If you needed proof that anti-Muslim bigotry still exists, look no further than New York City public transportation.
Beginning on Sept. 29, 100 of the city's public buses and two subway stations will run ads with anti-Muslim slogans like "It's not Islamophobia, it's Islamorealism" and "Islamic Jew-hatred: It's in the Quran."
One ad shows a picture of American journalist James Foley right before his beheading in August by a member of Islamic State, emblazoned with the line "Yesterday's moderate is today's headline" — a reference to the man purported to be responsible for Foley's beheading.
AFDI bills itself as a human rights advocacy group (for whom exactly it advocates is still unclear) and claims that its newest campaign "boldly tells truths that the U.S. government and the mainstream media seem determined to obfuscate."
The Metropolitan Transportation Authority, which has control over which ads run in subway stations and on buses around the city, said AFDI is within its rights.
AFDI is back at it. The court rulings Ortiz referenced were the result of a 2012 campaign by AFDI after the MTA rejected a series of the group's ads for their "demeaning" language. A federal court ruled that the group's awful advertisements were protected by the First Amendment. The ads drew a firestorm of criticism last time, and the reaction to the latest round has been just as strong.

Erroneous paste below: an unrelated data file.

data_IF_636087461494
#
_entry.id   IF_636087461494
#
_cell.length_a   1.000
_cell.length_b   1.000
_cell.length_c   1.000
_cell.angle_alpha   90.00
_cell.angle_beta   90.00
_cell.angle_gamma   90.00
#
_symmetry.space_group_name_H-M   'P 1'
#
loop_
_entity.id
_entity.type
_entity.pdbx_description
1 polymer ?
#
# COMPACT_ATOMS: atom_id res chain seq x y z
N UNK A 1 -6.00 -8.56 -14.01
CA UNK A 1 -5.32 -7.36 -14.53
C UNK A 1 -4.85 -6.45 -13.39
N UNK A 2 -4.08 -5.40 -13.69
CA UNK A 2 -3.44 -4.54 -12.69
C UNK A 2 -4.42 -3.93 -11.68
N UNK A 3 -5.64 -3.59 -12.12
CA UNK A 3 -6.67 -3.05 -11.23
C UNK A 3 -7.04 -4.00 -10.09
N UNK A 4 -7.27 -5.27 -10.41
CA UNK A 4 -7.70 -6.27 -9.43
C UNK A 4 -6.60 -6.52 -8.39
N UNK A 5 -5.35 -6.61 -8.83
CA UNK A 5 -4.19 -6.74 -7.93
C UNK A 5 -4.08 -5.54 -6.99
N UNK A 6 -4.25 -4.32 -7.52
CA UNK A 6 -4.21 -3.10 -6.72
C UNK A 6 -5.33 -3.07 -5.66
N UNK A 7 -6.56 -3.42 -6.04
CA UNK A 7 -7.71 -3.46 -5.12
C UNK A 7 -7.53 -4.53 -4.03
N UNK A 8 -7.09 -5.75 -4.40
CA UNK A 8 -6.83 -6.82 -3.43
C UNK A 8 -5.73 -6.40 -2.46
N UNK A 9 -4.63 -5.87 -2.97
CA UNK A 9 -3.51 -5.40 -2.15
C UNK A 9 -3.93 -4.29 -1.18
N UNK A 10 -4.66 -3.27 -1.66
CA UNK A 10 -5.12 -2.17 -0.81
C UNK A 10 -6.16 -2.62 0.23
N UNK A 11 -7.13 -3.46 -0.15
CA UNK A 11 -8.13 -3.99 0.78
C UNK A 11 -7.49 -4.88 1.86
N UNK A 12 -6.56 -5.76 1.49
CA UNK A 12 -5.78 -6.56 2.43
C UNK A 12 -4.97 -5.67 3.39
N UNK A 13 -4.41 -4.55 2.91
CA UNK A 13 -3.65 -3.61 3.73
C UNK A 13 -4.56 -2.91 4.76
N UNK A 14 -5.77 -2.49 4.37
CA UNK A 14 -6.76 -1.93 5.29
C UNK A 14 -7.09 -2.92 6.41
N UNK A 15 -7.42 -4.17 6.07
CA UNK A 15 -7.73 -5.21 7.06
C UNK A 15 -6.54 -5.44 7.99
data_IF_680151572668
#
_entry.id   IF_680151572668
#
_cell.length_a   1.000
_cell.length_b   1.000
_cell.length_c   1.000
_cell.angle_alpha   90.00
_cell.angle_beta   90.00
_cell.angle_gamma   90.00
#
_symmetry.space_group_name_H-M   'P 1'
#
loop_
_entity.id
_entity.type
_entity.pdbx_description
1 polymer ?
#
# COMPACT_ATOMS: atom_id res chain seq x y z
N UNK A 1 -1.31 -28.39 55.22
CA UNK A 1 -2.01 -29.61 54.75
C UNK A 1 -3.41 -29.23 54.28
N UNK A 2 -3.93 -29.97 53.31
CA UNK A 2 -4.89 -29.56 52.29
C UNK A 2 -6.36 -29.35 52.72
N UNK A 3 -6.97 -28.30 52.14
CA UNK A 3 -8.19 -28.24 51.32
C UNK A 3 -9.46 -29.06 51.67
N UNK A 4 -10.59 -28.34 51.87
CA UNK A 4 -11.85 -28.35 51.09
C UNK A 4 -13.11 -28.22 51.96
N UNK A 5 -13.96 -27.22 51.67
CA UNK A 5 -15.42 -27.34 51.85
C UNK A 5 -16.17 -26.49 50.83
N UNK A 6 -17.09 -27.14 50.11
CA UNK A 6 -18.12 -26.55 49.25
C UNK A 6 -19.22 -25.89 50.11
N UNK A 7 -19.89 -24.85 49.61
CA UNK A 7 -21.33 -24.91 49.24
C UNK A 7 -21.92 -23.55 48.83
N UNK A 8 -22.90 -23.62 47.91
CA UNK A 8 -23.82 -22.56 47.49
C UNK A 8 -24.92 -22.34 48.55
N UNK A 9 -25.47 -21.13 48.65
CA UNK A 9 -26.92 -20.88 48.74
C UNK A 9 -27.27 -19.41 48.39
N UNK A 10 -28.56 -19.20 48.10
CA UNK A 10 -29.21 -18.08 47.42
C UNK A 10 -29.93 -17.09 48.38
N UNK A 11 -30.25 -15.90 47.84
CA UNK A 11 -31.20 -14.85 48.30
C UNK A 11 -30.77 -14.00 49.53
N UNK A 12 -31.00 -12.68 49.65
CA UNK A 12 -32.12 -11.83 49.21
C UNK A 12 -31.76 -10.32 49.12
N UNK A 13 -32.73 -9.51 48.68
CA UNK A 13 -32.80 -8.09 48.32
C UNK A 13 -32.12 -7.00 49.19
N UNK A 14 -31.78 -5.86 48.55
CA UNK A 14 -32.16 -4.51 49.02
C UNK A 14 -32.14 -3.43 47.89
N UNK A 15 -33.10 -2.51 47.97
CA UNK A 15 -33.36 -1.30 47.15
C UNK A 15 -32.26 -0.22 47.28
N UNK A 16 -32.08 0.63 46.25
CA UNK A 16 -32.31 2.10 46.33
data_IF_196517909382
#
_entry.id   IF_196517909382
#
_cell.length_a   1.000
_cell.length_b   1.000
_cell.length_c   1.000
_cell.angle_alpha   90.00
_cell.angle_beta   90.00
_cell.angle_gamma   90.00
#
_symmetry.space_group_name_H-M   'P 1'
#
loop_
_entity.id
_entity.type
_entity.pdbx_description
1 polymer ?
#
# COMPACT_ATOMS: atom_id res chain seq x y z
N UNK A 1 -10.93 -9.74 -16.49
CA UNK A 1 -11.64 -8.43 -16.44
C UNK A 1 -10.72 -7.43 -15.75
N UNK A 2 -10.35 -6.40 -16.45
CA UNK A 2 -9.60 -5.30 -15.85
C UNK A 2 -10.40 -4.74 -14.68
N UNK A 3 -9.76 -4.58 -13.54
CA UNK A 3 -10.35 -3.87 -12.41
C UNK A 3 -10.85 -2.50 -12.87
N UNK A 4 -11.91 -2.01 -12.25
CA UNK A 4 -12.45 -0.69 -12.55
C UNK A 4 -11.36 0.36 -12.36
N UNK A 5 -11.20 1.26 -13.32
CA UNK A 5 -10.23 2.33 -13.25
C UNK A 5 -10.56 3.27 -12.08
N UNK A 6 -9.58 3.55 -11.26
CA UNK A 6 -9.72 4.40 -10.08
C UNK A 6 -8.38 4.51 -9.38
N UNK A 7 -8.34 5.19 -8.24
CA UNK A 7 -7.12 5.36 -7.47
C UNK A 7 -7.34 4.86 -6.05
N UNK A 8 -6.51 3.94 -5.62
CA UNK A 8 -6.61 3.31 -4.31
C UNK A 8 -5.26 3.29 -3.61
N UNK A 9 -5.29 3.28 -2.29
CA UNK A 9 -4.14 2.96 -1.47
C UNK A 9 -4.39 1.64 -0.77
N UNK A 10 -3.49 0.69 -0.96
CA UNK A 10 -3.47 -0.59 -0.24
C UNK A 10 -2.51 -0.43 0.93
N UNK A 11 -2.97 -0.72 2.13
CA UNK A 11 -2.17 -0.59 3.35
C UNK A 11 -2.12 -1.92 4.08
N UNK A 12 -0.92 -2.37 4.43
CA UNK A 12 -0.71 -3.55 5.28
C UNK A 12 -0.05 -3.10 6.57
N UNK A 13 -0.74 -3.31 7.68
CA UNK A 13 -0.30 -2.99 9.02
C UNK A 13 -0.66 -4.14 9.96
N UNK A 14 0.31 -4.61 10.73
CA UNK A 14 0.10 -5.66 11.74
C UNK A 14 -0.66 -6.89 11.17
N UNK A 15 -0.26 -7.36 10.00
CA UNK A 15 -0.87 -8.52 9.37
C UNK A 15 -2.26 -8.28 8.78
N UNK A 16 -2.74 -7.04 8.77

"These hateful messages serve only to divide and stigmatize when we should be coming together as one city," New York City Mayor Bill de Blasio told the New York Daily News.
These ads are disgusting and inflammatory. It should go without saying that ads like these are deeply offensive and ridiculous. Yet AFDI still manages to weasel their way into our lives with them, claiming that they're entitled to free speech.
Millions of New Yorkers — Muslim and non-Muslim alike — will now face this vitriol on their daily commutes. It might seem easy to brush Geller and her army of freedom chasers off as "crackpots," as one board member on the Council on American-Islamic Relations did, but it doesn't negate the hugely detrimental effect that ads like this can have.